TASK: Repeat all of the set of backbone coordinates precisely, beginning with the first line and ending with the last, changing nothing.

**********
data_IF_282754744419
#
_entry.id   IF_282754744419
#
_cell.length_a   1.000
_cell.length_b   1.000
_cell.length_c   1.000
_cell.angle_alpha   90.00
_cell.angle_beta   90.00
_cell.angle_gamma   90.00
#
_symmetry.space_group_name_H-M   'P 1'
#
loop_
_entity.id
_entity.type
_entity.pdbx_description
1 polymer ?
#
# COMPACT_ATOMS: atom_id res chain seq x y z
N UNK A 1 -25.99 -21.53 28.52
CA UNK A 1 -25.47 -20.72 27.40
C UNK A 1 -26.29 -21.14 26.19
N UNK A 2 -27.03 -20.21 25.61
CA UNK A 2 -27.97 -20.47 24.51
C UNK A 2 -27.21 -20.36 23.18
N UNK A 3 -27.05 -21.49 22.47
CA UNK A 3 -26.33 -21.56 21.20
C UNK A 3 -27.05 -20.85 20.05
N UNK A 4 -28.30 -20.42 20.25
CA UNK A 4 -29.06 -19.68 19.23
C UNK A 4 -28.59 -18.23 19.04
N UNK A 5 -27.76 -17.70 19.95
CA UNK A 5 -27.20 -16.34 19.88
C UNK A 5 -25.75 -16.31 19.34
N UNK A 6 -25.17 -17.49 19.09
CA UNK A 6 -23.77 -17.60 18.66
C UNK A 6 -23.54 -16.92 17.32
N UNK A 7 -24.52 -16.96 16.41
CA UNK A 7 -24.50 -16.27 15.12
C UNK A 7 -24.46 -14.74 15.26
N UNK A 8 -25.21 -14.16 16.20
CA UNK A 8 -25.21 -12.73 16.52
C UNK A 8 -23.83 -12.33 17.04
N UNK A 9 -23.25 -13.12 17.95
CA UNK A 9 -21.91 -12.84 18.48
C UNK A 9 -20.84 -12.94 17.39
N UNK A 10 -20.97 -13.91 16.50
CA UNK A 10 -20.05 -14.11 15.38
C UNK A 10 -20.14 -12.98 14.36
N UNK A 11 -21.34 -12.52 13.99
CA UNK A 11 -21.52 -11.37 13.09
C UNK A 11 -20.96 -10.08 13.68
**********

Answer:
data_IF_282754744419
#
_entry.id   IF_282754744419
#
_cell.length_a   1.000
_cell.length_b   1.000
_cell.length_c   1.000
_cell.angle_alpha   90.00
_cell.angle_beta   90.00
_cell.angle_gamma   90.00
#
_symmetry.space_group_name_H-M   'P 1'
#
loop_
_entity.id
_entity.type
_entity.pdbx_description
1 polymer ?
#
# COMPACT_ATOMS: atom_id res chain seq x y z
N UNK A 1 -25.99 -21.53 28.52
CA UNK A 1 -25.47 -20.72 27.40
C UNK A 1 -26.29 -21.14 26.19
N UNK A 2 -27.03 -20.21 25.61
CA UNK A 2 -27.97 -20.47 24.51
C UNK A 2 -27.21 -20.36 23.18
N UNK A 3 -27.05 -21.49 22.47
CA UNK A 3 -26.33 -21.56 21.20
C UNK A 3 -27.05 -20.85 20.05
N UNK A 4 -28.30 -20.42 20.25
CA UNK A 4 -29.06 -19.68 19.23
C UNK A 4 -28.59 -18.23 19.04
N UNK A 5 -27.76 -17.70 19.95
CA UNK A 5 -27.20 -16.34 19.88
C UNK A 5 -25.75 -16.31 19.34
N UNK A 6 -25.17 -17.49 19.09
CA UNK A 6 -23.77 -17.60 18.66
C UNK A 6 -23.54 -16.92 17.32
N UNK A 7 -24.52 -16.96 16.41
CA UNK A 7 -24.50 -16.27 15.12
C UNK A 7 -24.46 -14.74 15.26
N UNK A 8 -25.21 -14.16 16.20
CA UNK A 8 -25.21 -12.73 16.52
C UNK A 8 -23.83 -12.33 17.04
N UNK A 9 -23.25 -13.12 17.95
CA UNK A 9 -21.91 -12.84 18.48
C UNK A 9 -20.84 -12.94 17.39
N UNK A 10 -20.97 -13.91 16.50
CA UNK A 10 -20.05 -14.11 15.38
C UNK A 10 -20.14 -12.98 14.36
N UNK A 11 -21.34 -12.52 13.99
CA UNK A 11 -21.52 -11.37 13.09
C UNK A 11 -20.96 -10.08 13.68